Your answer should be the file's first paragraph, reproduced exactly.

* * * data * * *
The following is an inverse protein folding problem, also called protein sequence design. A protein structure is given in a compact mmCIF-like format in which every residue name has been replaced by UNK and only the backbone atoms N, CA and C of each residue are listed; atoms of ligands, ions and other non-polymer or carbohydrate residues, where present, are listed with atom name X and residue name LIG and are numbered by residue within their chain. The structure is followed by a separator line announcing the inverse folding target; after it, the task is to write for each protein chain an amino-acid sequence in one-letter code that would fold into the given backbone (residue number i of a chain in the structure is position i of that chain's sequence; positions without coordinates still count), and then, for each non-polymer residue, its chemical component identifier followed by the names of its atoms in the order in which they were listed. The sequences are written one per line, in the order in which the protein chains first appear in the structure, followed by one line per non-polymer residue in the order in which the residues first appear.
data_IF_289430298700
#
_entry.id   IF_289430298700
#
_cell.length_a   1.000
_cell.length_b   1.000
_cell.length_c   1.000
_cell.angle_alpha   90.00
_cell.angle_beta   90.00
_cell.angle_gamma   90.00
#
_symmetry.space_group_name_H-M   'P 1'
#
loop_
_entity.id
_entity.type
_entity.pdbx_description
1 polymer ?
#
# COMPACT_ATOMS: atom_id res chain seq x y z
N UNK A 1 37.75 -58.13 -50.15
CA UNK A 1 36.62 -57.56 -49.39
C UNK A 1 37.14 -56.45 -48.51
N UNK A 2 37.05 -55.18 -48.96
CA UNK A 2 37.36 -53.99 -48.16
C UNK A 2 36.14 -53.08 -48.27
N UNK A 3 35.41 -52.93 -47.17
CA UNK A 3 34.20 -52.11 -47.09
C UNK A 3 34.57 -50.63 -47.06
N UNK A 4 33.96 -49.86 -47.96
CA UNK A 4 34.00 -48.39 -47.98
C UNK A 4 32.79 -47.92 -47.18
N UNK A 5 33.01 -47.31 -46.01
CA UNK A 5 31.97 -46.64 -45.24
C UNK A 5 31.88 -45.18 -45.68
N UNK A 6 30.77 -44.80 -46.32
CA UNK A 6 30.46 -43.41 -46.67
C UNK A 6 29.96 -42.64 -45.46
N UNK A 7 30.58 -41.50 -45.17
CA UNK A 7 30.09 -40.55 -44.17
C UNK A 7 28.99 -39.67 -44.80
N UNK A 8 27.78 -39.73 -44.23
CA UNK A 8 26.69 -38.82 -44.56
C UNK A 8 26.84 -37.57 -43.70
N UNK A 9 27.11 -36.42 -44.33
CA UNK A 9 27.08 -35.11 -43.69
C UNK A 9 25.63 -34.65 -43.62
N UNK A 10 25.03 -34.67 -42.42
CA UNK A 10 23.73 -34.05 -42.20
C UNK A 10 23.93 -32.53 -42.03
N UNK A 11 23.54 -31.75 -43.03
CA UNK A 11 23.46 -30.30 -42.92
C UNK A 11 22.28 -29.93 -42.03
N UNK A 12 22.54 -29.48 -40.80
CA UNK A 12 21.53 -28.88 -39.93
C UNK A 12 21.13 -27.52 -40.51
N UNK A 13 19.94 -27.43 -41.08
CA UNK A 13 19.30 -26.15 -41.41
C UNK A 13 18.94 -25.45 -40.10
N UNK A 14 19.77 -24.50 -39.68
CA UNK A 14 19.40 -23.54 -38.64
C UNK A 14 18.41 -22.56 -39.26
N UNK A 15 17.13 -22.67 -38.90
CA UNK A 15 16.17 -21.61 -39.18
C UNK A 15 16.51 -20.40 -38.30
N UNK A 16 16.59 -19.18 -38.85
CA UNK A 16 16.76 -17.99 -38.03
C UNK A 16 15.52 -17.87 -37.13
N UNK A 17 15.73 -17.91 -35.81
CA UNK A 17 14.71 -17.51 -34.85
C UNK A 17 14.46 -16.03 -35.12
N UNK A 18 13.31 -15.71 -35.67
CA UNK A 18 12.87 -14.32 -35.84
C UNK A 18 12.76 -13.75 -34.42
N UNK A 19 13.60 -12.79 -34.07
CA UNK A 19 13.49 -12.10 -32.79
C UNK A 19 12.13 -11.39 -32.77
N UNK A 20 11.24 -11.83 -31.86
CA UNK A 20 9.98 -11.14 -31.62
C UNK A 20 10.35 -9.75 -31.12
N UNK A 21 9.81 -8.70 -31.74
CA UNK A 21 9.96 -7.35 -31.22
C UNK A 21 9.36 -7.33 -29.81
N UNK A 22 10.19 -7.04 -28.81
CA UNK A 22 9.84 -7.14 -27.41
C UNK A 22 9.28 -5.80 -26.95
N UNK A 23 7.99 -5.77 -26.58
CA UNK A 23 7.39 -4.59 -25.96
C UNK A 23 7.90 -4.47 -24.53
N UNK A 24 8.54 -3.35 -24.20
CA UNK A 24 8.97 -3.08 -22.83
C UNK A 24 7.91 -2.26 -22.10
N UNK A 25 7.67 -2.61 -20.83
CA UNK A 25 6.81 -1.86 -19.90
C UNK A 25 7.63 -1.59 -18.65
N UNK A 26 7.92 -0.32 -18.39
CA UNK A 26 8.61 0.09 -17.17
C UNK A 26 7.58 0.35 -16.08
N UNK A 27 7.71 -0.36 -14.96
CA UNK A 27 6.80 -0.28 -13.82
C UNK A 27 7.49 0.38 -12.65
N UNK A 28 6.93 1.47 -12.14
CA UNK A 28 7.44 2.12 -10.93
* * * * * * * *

The following is an inverse protein folding problem, also called protein sequence design. A protein structure is given in a compact mmCIF-like format in which every residue name has been replaced by UNK and only the backbone atoms N, CA and C of each residue are listed; atoms of ligands, ions and other non-polymer or carbohydrate residues, where present, are listed with atom name X and residue name LIG and are numbered by residue within their chain. The structure is followed by a separator line announcing the inverse folding target; after it, the task is to write for each protein chain an amino-acid sequence in one-letter code that would fold into the given backbone (residue number i of a chain in the structure is position i of that chain's sequence; positions without coordinates still count), and then, for each non-polymer residue, its chemical component identifier followed by the names of its atoms in the order in which they were listed. The sequences are written one per line, in the order in which the protein chains first appear in the structure, followed by one line per non-polymer residue in the order in which the residues first appear.